Police Accountability Board: City Council seeks to remove board’s independence


ROCHESTER, N.Y. (WROC) — Officials from the Rochester Police Accountability Board held a press conference Tuesday morning to discuss issues around the board’s “ability to perform its work independently with integrity.”

The PAB was overwhelmingly approved by city voters in 2019, by a margin of 75-25. This year’s city budget provided $5 million for the PAB, which would allow the PAB to be staffed with more than 50 employees, but board members say Rochester City Council is attempting to intervene in the board’s independence.

The Board is currently comprised of nine city residents and currently has three full-time staff members, including Executive Director Connor Dwyer-Reynolds.

Board Chair Shani Wilson says that a new plan from the City of Rochester would remove the PAB’s independence in terms of its staffing.

“We’re speaking out today because we cannot wait any longer to allow the City to compromise the PAB’s autonomy,” Wilson said.

Wilson says City Council is seeking power over PAB staff, including giving the Council President power to hire and fire board employees. She says the plan would also force PAB to nominate employee candidates to Council for President for approval, instead of the Board independently hiring its staff.

“This plan would make the PAB a political tool,” Wilson said.

Wilson said the PAB would be launching a job portal in the coming days, despite the city’s plans, and they said they are prepared to take whatever action necessary to protect the board’s independence.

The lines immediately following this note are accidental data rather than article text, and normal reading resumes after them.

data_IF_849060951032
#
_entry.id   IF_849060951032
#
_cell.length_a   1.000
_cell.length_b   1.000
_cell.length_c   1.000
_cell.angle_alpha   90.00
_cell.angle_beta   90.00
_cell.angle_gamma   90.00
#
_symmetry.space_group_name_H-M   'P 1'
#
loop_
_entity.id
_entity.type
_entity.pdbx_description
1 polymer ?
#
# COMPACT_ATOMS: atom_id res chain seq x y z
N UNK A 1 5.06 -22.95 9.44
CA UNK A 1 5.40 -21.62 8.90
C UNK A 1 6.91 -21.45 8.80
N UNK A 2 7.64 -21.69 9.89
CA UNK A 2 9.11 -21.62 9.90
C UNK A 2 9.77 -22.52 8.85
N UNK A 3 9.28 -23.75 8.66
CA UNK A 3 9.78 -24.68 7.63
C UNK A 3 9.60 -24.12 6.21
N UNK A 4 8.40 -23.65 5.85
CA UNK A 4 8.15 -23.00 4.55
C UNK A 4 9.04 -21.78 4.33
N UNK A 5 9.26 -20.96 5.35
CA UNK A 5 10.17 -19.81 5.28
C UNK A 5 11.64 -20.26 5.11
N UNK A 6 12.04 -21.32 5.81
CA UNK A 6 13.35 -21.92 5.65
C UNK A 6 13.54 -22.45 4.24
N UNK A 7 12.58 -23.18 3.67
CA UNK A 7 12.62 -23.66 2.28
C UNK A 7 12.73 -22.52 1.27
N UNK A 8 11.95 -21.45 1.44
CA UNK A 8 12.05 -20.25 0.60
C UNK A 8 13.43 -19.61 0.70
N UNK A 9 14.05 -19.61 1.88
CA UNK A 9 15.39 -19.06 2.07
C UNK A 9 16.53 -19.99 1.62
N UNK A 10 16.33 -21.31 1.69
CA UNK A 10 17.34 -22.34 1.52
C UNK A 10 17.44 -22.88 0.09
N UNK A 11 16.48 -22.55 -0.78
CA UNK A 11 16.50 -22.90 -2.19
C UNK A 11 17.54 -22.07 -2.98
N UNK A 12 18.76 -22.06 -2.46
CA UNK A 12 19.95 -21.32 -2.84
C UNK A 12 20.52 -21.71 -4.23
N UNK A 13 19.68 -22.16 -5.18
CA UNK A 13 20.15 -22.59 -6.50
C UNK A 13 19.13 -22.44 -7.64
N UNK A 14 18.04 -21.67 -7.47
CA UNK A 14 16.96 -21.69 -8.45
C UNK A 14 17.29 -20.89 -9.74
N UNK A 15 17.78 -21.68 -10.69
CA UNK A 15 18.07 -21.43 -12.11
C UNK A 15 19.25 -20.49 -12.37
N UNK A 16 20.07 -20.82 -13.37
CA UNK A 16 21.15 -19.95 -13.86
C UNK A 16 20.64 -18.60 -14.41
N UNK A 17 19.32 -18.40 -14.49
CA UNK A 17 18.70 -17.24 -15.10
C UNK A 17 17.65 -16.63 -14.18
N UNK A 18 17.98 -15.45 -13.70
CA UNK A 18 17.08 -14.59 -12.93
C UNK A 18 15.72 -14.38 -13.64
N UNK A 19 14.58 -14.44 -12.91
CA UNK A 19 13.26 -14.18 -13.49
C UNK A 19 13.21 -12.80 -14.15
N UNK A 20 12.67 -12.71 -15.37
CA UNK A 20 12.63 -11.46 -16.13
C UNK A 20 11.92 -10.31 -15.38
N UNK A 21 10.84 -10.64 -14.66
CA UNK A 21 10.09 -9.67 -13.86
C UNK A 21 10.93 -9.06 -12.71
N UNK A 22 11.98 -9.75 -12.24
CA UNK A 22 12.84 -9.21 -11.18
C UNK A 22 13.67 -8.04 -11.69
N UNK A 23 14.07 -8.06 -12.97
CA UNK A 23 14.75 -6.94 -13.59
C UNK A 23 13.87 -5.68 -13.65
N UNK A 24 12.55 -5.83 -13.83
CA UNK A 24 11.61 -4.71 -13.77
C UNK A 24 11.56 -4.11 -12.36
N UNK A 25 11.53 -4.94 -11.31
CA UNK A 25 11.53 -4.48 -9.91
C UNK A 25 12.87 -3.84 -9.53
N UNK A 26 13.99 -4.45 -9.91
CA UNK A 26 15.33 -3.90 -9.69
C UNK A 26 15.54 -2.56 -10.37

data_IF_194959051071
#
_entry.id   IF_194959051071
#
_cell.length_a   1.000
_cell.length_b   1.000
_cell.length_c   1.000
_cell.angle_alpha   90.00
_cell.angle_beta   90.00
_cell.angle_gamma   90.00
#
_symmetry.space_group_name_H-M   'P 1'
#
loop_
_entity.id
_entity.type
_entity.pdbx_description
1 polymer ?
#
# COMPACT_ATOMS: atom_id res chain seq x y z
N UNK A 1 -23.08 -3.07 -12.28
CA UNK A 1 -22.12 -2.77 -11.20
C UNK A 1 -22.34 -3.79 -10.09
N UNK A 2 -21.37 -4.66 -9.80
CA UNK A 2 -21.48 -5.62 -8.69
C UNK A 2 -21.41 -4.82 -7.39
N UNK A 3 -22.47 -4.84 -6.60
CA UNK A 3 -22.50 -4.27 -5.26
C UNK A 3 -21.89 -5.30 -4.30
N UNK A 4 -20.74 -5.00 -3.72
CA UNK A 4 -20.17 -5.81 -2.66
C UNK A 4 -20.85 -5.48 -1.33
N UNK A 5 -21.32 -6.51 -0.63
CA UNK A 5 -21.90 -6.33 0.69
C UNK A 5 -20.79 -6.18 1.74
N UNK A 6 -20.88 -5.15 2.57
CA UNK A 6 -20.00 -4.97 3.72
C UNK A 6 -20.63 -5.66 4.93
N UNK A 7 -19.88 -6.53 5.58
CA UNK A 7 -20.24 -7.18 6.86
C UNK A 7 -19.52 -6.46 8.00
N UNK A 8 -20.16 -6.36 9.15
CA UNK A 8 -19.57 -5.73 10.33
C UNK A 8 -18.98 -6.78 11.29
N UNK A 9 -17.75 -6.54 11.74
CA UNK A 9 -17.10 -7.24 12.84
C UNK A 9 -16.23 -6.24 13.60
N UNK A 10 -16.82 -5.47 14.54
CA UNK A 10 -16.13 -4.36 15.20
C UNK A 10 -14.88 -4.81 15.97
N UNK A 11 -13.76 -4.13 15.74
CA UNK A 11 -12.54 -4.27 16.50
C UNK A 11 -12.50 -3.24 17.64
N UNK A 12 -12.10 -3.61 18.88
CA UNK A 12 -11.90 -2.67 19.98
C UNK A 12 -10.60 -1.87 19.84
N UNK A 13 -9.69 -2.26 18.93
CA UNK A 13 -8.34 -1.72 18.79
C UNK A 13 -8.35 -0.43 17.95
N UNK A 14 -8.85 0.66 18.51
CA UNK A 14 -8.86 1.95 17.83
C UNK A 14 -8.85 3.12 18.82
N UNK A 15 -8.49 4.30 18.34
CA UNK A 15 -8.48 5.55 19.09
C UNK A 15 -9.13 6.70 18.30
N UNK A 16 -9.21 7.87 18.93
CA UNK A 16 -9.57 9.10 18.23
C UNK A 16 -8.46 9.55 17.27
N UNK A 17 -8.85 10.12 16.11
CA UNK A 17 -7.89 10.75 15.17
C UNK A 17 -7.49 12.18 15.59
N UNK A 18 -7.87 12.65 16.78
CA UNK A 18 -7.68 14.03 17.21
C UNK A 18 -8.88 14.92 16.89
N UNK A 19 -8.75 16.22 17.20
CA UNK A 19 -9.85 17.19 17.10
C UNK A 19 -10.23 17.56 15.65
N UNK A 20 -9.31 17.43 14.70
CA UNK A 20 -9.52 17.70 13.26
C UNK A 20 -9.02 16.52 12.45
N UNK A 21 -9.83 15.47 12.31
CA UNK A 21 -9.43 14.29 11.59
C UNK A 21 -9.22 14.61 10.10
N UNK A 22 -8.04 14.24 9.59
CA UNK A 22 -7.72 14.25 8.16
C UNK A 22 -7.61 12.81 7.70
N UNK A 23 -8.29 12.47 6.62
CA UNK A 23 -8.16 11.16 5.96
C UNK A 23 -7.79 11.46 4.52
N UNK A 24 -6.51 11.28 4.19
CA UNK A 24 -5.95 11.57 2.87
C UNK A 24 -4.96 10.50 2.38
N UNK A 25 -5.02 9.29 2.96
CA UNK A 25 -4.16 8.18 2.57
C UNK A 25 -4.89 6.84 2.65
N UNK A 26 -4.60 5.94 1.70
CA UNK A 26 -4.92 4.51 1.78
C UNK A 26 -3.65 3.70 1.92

“We’re asking the community to tell City Council to stop policing the PAB more than they police the police,” Wilson said.

“We had about four or five sessions with City Council in 2019 and we went line by line,” said Ted Forsythe, who helped draft Rochester’s PAB law. “Excruciating two and half hour meetings. The public safety committee of City Council went into that meeting eyes wide open and at the end of that process we came out with a piece of legislation that we could live with and they could live with. It was passed and then affirmed by 75% of the voters in Rochester.”

The board lost its disciplinary powers due to a lawsuit filed by the Rochester Police Locust Club.

According to the PAB page on the city’s website, even without disciplinary powers, “The City Charter requires the PAB to independently investigate complaints of officer misconduct, make every aspect of policing in Rochester transparent, craft new policies and rules to fundamentally change public safety in Rochester, hold City officials accountable for change, and create spaces for the community to be heard.”

City Council officials have not immediately returned a request for comment.

Watch the full press conference

Check back with News 8 WROC as we will continue to update this developing story.

Copyright 2021 Nexstar Media Inc. All rights reserved. This material may not be published, broadcast, rewritten, or redistributed.

Trending Stories

Celebrating Hispanic Heritage
Download Our App

Don't Miss